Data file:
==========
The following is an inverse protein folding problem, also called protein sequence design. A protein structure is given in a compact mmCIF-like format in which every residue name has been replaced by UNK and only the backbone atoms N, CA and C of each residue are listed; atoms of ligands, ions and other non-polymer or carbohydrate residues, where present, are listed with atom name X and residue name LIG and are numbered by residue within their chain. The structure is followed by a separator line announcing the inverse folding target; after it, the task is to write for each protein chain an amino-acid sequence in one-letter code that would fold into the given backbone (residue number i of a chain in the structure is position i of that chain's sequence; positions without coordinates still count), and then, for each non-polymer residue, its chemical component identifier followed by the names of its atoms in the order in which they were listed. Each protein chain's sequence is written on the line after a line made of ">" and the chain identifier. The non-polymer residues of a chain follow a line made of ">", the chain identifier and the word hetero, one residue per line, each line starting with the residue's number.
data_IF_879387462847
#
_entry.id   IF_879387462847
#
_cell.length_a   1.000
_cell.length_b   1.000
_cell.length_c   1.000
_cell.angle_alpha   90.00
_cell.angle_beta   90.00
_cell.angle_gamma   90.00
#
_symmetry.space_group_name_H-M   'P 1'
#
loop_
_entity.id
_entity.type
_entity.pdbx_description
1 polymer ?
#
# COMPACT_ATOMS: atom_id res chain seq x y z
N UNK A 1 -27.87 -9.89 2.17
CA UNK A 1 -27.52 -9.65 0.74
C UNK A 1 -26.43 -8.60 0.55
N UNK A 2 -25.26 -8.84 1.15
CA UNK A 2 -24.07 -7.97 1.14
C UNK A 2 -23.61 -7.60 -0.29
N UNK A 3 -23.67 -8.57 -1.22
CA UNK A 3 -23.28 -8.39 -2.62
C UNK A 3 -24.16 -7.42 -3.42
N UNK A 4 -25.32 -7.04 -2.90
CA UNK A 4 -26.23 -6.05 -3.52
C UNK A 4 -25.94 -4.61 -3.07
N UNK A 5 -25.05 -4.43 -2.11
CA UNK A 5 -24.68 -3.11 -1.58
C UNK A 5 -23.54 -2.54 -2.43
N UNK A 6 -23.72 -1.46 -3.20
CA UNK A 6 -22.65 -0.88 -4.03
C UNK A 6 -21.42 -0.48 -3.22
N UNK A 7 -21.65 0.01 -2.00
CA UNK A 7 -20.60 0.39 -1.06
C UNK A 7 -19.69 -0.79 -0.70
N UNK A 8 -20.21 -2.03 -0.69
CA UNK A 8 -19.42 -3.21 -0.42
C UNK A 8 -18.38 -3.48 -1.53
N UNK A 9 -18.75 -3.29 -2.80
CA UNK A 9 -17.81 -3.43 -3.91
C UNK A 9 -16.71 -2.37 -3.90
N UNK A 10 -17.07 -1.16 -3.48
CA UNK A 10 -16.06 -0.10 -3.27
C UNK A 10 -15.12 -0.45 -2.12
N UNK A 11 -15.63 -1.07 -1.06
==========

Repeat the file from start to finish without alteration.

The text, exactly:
The following is an inverse protein folding problem, also called protein sequence design. A protein structure is given in a compact mmCIF-like format in which every residue name has been replaced by UNK and only the backbone atoms N, CA and C of each residue are listed; atoms of ligands, ions and other non-polymer or carbohydrate residues, where present, are listed with atom name X and residue name LIG and are numbered by residue within their chain. The structure is followed by a separator line announcing the inverse folding target; after it, the task is to write for each protein chain an amino-acid sequence in one-letter code that would fold into the given backbone (residue number i of a chain in the structure is position i of that chain's sequence; positions without coordinates still count), and then, for each non-polymer residue, its chemical component identifier followed by the names of its atoms in the order in which they were listed. Each protein chain's sequence is written on the line after a line made of ">" and the chain identifier. The non-polymer residues of a chain follow a line made of ">", the chain identifier and the word hetero, one residue per line, each line starting with the residue's number.
data_IF_879387462847
#
_entry.id   IF_879387462847
#
_cell.length_a   1.000
_cell.length_b   1.000
_cell.length_c   1.000
_cell.angle_alpha   90.00
_cell.angle_beta   90.00
_cell.angle_gamma   90.00
#
_symmetry.space_group_name_H-M   'P 1'
#
loop_
_entity.id
_entity.type
_entity.pdbx_description
1 polymer ?
#
# COMPACT_ATOMS: atom_id res chain seq x y z
N UNK A 1 -27.87 -9.89 2.17
CA UNK A 1 -27.52 -9.65 0.74
C UNK A 1 -26.43 -8.60 0.55
N UNK A 2 -25.26 -8.84 1.15
CA UNK A 2 -24.07 -7.97 1.14
C UNK A 2 -23.61 -7.60 -0.29
N UNK A 3 -23.67 -8.57 -1.22
CA UNK A 3 -23.28 -8.39 -2.62
C UNK A 3 -24.16 -7.42 -3.42
N UNK A 4 -25.32 -7.04 -2.90
CA UNK A 4 -26.23 -6.05 -3.52
C UNK A 4 -25.94 -4.61 -3.07
N UNK A 5 -25.05 -4.43 -2.11
CA UNK A 5 -24.68 -3.11 -1.58
C UNK A 5 -23.54 -2.54 -2.43
N UNK A 6 -23.72 -1.46 -3.20
CA UNK A 6 -22.65 -0.88 -4.03
C UNK A 6 -21.42 -0.48 -3.22
N UNK A 7 -21.65 0.01 -2.00
CA UNK A 7 -20.60 0.39 -1.06
C UNK A 7 -19.69 -0.79 -0.70
N UNK A 8 -20.21 -2.03 -0.69
CA UNK A 8 -19.42 -3.21 -0.42
C UNK A 8 -18.38 -3.48 -1.53
N UNK A 9 -18.75 -3.29 -2.80
CA UNK A 9 -17.81 -3.43 -3.91
C UNK A 9 -16.71 -2.37 -3.90
N UNK A 10 -17.07 -1.16 -3.48
CA UNK A 10 -16.06 -0.10 -3.27
C UNK A 10 -15.12 -0.45 -2.12
N UNK A 11 -15.63 -1.07 -1.06